Whenever you meet someone who uses the words Keynes or Keynesian as a swear word - or as synonyms for socialist - know that their adherence to neoliberal dogma far exceeds their understanding of mainstream economics.
Though John Maynard Keynes' (rhymes with gains) magnum opus, The General Theory of Employment, Interest and Money, was published in 1936, and he died 10 years later at 62, most economists - including many who wouldn't want to be called Keynesians - acknowledge him as the greatest economist of the 20th century.
It's true that the "monetarist" counter-attack on Keynesian orthodoxy led by Milton Friedman in the 1970s and early 1980s led to lasting changes in prevailing views about how the macro economy should be managed - mainly, that the primary instrument used to stabilise demand should be monetary policy (interest rates) rather than fiscal policy (the budget).
But the monetarists' advocacy of using control of the money supply to limit inflation was soon abandoned as unworkable, and these days few economists would want to be called monetarist.
What remains is a host of fundamentally Keynesian ideas. First is the distinction between micro-economics (study of particular markets) and macro-economics, study of the economy as a whole.
Then there's the idea that governments should seek to stabilise the fluctuations in aggregate (total) demand as the economy moves through the business cycle, a notion rejected by some "new classical" academic economists, but daily practised by the world's central banks and treasuries.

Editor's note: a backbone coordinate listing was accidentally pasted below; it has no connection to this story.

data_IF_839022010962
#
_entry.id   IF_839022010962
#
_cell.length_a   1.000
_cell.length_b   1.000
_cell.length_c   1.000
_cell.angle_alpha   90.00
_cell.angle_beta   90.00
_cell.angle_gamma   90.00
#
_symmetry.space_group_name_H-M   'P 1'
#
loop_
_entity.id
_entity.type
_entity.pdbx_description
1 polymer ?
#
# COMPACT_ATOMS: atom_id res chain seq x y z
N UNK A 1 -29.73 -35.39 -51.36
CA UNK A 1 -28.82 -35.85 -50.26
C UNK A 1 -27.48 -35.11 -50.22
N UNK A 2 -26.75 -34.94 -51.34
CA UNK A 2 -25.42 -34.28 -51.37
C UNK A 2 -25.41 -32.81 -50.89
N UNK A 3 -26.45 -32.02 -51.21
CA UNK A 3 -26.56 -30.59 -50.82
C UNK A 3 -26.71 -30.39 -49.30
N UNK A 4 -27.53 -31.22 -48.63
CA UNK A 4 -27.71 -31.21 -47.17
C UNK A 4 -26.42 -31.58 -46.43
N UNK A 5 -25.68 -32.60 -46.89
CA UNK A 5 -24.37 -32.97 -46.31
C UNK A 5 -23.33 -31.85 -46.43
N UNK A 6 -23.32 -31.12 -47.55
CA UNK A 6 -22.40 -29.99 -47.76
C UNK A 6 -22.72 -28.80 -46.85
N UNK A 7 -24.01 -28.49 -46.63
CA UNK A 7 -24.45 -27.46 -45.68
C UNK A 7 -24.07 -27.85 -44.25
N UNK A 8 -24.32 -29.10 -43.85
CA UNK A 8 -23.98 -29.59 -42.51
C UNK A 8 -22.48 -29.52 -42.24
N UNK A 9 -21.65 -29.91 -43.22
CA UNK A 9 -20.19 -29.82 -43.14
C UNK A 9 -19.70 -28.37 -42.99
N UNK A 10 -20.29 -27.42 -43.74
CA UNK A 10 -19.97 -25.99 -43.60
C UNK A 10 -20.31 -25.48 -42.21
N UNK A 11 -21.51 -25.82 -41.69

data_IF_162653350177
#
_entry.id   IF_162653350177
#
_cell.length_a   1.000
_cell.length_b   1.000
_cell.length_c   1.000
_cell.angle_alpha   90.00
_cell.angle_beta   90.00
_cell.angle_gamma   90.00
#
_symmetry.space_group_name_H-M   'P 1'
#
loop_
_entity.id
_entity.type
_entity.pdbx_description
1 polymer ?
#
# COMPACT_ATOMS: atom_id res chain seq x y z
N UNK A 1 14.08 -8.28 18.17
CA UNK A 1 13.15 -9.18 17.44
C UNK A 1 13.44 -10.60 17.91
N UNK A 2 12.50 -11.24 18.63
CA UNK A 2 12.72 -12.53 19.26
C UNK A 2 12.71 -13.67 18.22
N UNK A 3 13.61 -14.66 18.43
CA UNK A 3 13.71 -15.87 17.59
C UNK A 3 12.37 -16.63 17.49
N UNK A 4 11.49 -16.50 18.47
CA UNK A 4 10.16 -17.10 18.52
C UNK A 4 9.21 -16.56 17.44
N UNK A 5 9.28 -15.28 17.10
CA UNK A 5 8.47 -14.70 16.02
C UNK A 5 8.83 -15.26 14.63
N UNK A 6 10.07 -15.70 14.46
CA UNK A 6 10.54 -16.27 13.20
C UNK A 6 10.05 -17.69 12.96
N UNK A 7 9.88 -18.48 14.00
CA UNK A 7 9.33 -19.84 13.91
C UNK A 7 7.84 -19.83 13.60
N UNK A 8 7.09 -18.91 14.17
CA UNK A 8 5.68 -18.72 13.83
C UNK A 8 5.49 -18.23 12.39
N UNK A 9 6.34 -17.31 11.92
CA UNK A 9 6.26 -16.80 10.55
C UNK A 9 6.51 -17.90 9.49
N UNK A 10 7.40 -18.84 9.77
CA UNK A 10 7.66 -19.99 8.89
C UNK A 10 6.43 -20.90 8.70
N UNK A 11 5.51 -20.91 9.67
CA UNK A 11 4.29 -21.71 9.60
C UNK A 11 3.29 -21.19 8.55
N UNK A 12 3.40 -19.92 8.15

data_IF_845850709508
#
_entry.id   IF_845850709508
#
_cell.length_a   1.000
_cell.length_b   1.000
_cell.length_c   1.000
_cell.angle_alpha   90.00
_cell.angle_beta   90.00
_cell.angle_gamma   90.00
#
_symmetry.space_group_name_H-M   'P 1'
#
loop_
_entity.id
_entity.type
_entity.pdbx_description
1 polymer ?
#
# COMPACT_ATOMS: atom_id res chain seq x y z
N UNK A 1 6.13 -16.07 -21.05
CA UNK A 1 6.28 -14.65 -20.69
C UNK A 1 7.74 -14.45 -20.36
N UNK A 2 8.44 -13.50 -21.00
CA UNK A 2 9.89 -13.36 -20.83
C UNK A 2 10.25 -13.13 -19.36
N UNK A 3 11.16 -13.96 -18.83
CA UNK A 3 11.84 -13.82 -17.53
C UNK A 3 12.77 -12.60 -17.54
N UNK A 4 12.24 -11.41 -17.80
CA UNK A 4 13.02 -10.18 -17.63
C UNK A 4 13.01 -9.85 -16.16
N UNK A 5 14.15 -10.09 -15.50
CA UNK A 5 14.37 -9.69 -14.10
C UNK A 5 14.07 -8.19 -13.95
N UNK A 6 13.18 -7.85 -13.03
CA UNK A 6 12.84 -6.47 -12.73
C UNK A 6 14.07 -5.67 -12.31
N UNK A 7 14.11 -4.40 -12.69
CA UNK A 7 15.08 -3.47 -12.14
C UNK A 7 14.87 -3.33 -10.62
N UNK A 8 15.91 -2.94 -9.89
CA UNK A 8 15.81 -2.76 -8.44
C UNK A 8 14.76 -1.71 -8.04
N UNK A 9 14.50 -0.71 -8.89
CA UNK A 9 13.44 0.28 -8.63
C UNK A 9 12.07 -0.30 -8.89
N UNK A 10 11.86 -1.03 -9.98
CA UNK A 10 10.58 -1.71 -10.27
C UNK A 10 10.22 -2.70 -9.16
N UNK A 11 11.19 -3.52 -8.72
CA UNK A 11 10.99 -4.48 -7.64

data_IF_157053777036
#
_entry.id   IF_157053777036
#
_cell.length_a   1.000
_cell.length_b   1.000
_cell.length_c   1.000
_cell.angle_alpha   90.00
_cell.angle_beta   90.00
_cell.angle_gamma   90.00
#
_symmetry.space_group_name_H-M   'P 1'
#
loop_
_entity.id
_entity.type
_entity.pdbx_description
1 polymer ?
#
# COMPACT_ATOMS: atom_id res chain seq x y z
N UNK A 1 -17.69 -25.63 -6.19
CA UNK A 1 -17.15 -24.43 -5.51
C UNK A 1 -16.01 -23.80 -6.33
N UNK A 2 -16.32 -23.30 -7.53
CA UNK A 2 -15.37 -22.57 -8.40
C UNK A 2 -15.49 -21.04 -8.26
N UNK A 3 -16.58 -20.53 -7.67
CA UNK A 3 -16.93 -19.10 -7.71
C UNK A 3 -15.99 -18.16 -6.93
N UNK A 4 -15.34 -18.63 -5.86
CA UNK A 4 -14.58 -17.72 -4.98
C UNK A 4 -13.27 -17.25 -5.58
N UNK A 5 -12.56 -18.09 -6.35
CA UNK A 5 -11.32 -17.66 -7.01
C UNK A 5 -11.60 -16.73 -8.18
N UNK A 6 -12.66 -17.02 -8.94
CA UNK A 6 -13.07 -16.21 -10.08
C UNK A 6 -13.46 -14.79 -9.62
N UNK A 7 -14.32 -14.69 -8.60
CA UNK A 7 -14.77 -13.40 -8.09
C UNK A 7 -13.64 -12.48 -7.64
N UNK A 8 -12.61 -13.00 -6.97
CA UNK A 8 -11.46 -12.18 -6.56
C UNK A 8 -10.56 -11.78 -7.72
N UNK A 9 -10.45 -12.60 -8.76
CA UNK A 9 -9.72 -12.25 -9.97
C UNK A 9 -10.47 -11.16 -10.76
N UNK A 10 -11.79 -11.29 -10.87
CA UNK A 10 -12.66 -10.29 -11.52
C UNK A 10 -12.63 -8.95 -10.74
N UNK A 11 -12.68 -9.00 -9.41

Macro-economists' obsession with fluctuations in gross domestic product is a product of Keynesian thinking, made possible by the development of "national income accounting" by Keynes' followers.
The General Theory was Keynes' attempt to explain how the Great Depression of the 1930s occurred - when the prevailing "neo-classical" orthodoxy said it couldn't occur - and how the world could return to healthy economic growth.
Eventually, it led to a revolution in the way economists thought about the macro economy. Neo-classical theory was out, Keynesian theory was in. Usually, radically different ideas can take years to be accepted - but this time, not so much in Australia.
In his book published early this year, A History of Australasian Economic Thought, Alex Millmow, an associate professor at Federation University in Ballarat, explains how Keynesianism??? came to Oz.
Although The General Theory laid out Keynes' new approach in all its exciting but confusing glory, the thinking of Keynes and his associates at Cambridge University in England had been developing since the start of the Depression in late 1929, and expressed in several of his earlier books and papers.
Australian academic economists had also been puzzling over the causes and cure of the international slump. They'd been closely involved in our initial policy response, to devalue the Australian pound, cut wages by 10 per cent and try to balance the budget.
Only slowly did the evolving thinking of Keynes and his circle in Cambridge cause them to doubt the wisdom of this deflationary approach, which made things worse, and shift to the opposite tack of using government spending on capital works to stimulate economic activity and create jobs at a time of mass unemployment.